Synchronized had low performance prior to JDK 1.5, and at that time we often chose to use Lock instead of synchronized. However, this changed with JDK 1.6, which included various improvements and performance improvements for synchronized, which is one of the main reasons that synchronized is still visible in the current version. In addition to performance, synchronized is also very convenient, which is an important part of its popularity.

Lock inflation is one of the most effective ways to improve synchronized performance (other optimizations will be discussed later), but what is lock inflation? And various details of lock expansion.

The body of the

In JDK 1.5, synchronized was implemented by calling Monitor locks, which in turn relied on the underlying operating system’s Mutex Lock, which was released and acquired by converting from user mode to kernel mode. This leads to high costs and long execution times, and the locks that rely on the operating system’s Mutex Lock implementation are called “heavyweight locks.”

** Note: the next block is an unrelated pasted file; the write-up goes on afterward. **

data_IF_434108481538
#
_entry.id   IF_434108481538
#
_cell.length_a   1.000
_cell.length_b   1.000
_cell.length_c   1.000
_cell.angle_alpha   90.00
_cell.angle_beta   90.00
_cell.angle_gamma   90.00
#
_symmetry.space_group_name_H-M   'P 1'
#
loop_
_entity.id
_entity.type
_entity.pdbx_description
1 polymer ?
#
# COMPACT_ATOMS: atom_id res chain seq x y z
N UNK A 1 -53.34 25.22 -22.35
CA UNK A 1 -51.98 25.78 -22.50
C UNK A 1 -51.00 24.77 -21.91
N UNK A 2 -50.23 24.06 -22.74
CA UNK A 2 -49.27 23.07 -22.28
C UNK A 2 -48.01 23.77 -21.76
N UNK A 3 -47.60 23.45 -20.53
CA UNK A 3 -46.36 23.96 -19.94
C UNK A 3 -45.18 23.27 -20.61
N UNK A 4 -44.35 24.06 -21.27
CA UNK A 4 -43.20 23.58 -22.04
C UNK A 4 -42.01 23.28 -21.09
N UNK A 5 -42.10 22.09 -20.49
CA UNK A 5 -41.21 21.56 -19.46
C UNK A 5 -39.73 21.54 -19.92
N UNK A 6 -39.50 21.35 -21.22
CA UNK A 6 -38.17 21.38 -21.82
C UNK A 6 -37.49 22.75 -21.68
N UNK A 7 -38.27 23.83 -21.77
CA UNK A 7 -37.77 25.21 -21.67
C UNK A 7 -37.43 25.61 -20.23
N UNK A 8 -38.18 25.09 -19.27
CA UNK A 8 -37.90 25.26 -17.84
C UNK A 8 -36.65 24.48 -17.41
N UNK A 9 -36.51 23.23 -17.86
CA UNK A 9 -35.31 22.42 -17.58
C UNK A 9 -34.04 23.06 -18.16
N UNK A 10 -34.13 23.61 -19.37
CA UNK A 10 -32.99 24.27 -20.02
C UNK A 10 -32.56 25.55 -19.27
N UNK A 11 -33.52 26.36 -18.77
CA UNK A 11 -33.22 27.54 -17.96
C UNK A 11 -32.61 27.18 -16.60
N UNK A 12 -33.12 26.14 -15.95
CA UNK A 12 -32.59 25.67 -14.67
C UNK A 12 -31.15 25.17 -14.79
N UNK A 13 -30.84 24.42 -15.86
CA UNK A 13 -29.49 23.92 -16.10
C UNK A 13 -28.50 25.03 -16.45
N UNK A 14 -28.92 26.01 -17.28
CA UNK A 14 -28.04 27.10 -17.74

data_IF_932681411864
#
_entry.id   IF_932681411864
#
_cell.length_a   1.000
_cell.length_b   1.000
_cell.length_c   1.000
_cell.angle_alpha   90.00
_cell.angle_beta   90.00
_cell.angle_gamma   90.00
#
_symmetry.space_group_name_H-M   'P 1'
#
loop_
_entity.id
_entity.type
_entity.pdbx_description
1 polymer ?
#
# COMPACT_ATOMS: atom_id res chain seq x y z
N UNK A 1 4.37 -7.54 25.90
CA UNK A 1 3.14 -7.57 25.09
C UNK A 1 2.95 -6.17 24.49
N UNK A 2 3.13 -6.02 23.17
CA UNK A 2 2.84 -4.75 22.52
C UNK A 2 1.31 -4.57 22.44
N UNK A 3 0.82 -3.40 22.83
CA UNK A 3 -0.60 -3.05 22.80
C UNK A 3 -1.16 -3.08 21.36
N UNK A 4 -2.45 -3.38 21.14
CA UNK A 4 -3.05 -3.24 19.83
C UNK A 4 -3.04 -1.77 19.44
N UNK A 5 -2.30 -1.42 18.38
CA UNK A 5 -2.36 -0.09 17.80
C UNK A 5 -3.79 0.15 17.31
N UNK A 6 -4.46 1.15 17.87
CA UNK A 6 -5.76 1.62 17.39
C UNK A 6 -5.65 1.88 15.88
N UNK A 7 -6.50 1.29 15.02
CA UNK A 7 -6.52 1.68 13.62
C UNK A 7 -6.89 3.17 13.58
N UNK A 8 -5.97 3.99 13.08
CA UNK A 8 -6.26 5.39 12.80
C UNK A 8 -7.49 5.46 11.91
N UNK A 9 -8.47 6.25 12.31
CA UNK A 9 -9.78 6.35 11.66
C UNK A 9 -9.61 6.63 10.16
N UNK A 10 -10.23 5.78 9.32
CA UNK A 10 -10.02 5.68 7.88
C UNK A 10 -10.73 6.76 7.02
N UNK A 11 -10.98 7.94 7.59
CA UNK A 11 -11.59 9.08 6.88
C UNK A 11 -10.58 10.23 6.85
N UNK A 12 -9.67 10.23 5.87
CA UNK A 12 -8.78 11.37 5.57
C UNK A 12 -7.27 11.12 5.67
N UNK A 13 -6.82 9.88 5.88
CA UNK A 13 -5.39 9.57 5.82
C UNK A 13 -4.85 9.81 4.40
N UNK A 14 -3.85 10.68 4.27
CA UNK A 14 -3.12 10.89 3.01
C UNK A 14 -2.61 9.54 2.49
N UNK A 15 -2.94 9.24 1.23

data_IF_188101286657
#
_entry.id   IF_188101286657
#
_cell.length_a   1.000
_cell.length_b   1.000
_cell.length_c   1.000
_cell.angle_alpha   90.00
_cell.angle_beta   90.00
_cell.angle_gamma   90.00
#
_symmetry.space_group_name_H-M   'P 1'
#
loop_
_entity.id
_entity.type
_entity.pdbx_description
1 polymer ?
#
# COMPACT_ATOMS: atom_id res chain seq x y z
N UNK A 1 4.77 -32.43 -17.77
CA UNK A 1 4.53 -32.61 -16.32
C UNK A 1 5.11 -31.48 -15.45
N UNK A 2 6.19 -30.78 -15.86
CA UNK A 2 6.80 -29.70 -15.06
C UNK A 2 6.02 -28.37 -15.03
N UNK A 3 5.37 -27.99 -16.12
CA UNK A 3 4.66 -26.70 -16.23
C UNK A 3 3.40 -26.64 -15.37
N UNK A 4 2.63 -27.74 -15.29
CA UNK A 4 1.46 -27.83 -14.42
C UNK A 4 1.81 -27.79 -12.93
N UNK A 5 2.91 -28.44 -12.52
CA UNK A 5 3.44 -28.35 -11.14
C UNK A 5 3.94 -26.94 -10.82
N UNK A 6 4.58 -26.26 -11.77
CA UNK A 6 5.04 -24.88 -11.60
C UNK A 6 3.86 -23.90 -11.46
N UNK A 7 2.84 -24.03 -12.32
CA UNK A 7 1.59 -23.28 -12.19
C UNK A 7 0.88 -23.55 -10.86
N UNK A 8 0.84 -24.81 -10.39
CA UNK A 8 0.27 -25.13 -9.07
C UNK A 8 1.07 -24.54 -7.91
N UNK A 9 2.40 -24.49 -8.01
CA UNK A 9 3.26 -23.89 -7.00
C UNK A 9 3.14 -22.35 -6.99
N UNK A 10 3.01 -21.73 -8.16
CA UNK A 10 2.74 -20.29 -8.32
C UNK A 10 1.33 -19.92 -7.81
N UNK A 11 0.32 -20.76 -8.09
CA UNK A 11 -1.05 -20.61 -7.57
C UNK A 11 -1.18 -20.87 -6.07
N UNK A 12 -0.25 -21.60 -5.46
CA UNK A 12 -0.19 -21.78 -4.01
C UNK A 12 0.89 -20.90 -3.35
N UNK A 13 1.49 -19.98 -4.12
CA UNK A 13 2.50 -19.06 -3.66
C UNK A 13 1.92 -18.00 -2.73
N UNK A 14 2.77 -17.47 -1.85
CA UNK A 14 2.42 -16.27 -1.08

What is user mode and kernel mode?

User Mode: When a process is executing the User’s own code, it is said to be in User Mode. Kernel Mode: When a task (process) executes a system call and is executed in Kernel code, the process is said to be in Kernel Mode, and the processor executes in the most privileged Kernel code.

Why are there nuclear and user states?

Assuming that there is no kernel mode or user mode, programs can read and write hardware resources at will, such as reading and writing and allocating memory at will. If a programmer accidentally writes something in the wrong place, the system will probably crash.

And with the distinction between user mode and kernel mode, program when they perform an operation after a series of verification and inspection, confirmed after to normal operation resources, so as not to worry about accidentally put the addled system, there is the distinction between kernel mode and user mode after can make programs more safe operation, However, switching between the two modes will lead to some performance overhead.

Lock expansion